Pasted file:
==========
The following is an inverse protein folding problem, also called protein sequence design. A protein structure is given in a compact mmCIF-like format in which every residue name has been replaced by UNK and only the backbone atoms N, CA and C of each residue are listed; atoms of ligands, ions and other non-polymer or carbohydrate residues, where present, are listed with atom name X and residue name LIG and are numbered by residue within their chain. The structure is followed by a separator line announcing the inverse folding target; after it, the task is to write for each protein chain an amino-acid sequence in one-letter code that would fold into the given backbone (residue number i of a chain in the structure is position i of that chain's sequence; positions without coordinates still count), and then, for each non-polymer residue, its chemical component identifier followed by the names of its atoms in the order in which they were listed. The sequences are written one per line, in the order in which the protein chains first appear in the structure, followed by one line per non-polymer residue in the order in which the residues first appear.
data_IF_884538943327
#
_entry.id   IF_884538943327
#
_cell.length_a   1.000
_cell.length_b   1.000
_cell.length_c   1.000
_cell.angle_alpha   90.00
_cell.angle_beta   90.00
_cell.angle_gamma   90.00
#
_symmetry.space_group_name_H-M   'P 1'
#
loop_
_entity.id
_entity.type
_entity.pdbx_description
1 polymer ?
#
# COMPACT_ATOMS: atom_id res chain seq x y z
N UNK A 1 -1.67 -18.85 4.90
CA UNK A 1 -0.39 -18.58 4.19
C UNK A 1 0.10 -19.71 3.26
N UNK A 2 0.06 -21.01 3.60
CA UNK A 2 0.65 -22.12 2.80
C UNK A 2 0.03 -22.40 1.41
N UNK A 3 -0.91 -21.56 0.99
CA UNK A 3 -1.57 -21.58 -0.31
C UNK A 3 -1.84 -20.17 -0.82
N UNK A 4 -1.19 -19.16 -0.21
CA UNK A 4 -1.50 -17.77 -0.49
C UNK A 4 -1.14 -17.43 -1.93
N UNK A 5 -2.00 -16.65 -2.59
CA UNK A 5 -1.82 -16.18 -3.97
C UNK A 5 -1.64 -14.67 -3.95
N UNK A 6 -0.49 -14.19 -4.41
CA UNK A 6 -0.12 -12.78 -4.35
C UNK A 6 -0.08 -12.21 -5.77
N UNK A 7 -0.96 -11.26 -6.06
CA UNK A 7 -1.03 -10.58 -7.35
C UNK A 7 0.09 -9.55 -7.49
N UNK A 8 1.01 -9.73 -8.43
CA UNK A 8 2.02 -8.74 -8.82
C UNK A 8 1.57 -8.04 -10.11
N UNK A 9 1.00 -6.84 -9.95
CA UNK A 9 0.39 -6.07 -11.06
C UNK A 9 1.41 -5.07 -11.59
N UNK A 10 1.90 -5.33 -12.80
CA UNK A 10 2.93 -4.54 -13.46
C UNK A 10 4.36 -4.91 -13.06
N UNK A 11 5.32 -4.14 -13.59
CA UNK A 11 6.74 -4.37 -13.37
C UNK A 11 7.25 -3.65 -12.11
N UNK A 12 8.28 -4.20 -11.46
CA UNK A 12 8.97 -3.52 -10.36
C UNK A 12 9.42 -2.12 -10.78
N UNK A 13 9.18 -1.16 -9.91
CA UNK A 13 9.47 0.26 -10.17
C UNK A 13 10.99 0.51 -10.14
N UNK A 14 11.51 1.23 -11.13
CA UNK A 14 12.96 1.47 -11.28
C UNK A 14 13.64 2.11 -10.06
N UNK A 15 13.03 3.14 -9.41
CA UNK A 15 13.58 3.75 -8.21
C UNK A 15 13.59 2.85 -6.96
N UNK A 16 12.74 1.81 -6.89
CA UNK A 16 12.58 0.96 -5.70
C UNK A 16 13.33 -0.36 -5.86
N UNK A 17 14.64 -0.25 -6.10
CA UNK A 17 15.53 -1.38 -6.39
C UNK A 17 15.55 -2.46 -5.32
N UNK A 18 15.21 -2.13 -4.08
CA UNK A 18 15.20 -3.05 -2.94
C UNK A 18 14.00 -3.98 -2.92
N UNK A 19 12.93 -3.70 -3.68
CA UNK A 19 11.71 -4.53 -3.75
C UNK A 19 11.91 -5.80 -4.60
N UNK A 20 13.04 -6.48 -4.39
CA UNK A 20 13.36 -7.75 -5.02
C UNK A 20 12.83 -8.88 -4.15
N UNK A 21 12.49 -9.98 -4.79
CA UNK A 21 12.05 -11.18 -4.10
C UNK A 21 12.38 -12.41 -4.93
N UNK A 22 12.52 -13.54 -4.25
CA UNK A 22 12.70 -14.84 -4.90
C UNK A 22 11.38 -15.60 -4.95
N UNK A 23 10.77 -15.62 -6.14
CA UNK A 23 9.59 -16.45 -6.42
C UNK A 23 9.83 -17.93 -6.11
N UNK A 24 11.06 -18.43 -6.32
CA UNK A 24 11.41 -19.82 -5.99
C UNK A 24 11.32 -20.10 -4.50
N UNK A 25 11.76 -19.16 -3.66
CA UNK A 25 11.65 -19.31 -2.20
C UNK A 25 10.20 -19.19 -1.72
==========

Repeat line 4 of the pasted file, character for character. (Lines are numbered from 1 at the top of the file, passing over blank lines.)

_entry.id   IF_884538943327